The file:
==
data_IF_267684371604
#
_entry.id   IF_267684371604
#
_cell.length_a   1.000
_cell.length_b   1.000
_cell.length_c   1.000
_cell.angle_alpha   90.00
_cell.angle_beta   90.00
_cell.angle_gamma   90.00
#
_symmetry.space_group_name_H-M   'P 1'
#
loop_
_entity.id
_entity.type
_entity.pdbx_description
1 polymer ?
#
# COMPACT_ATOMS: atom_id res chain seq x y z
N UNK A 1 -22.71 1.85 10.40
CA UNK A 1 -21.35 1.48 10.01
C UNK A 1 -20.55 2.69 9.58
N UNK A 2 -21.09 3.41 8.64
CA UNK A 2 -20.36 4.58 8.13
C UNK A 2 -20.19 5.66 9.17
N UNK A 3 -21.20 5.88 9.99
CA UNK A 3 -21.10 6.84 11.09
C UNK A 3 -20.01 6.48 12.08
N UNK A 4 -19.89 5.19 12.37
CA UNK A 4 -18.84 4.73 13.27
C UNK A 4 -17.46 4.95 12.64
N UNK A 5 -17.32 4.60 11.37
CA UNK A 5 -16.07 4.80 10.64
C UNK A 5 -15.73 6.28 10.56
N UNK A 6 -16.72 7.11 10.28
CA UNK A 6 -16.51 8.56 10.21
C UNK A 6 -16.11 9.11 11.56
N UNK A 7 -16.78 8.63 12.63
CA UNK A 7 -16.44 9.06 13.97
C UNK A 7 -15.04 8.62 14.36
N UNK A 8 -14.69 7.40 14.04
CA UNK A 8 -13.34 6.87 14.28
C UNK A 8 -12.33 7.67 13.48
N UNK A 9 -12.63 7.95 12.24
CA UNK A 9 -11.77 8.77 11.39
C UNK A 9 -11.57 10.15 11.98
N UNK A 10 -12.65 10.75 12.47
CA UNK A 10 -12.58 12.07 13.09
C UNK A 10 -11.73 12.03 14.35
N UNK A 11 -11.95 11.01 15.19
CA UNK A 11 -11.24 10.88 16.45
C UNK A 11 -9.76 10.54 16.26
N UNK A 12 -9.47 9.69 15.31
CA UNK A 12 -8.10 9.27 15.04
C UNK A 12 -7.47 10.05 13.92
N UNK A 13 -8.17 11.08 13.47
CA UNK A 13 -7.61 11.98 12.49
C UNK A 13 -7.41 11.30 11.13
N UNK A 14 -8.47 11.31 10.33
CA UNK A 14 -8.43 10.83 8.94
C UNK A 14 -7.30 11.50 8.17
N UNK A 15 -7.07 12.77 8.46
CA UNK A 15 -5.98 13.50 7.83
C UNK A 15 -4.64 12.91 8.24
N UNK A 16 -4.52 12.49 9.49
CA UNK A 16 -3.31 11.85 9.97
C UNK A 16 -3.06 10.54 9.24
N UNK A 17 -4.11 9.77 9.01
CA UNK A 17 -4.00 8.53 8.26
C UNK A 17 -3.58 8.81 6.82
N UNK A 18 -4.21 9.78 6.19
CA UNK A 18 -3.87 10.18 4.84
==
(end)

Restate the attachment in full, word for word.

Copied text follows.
data_IF_267684371604
#
_entry.id   IF_267684371604
#
_cell.length_a   1.000
_cell.length_b   1.000
_cell.length_c   1.000
_cell.angle_alpha   90.00
_cell.angle_beta   90.00
_cell.angle_gamma   90.00
#
_symmetry.space_group_name_H-M   'P 1'
#
loop_
_entity.id
_entity.type
_entity.pdbx_description
1 polymer ?
#
# COMPACT_ATOMS: atom_id res chain seq x y z
N UNK A 1 -22.71 1.85 10.40
CA UNK A 1 -21.35 1.48 10.01
C UNK A 1 -20.55 2.69 9.58
N UNK A 2 -21.09 3.41 8.64
CA UNK A 2 -20.36 4.58 8.13
C UNK A 2 -20.19 5.66 9.17
N UNK A 3 -21.20 5.88 9.99
CA UNK A 3 -21.10 6.84 11.09
C UNK A 3 -20.01 6.48 12.08
N UNK A 4 -19.89 5.19 12.37
CA UNK A 4 -18.84 4.73 13.27
C UNK A 4 -17.46 4.95 12.64
N UNK A 5 -17.32 4.60 11.37
CA UNK A 5 -16.07 4.80 10.64
C UNK A 5 -15.73 6.28 10.56
N UNK A 6 -16.72 7.11 10.28
CA UNK A 6 -16.51 8.56 10.21
C UNK A 6 -16.11 9.11 11.56
N UNK A 7 -16.78 8.63 12.63
CA UNK A 7 -16.44 9.06 13.97
C UNK A 7 -15.04 8.62 14.36
N UNK A 8 -14.69 7.40 14.04
CA UNK A 8 -13.34 6.87 14.28
C UNK A 8 -12.33 7.67 13.48
N UNK A 9 -12.63 7.95 12.24
CA UNK A 9 -11.77 8.77 11.39
C UNK A 9 -11.57 10.15 11.98
N UNK A 10 -12.65 10.75 12.47
CA UNK A 10 -12.58 12.07 13.09
C UNK A 10 -11.73 12.03 14.35
N UNK A 11 -11.95 11.01 15.19
CA UNK A 11 -11.24 10.88 16.45
C UNK A 11 -9.76 10.54 16.26
N UNK A 12 -9.47 9.69 15.31
CA UNK A 12 -8.10 9.27 15.04
C UNK A 12 -7.47 10.05 13.92
N UNK A 13 -8.17 11.08 13.47
CA UNK A 13 -7.61 11.98 12.49
C UNK A 13 -7.41 11.30 11.13
N UNK A 14 -8.47 11.31 10.33
CA UNK A 14 -8.43 10.83 8.94
C UNK A 14 -7.30 11.50 8.17
N UNK A 15 -7.07 12.77 8.46
CA UNK A 15 -5.98 13.50 7.83
C UNK A 15 -4.64 12.91 8.24
N UNK A 16 -4.52 12.49 9.49
CA UNK A 16 -3.31 11.85 9.97
C UNK A 16 -3.06 10.54 9.24
N UNK A 17 -4.11 9.77 9.01
CA UNK A 17 -4.00 8.53 8.26
C UNK A 17 -3.58 8.81 6.82
N UNK A 18 -4.21 9.78 6.19
CA UNK A 18 -3.87 10.18 4.84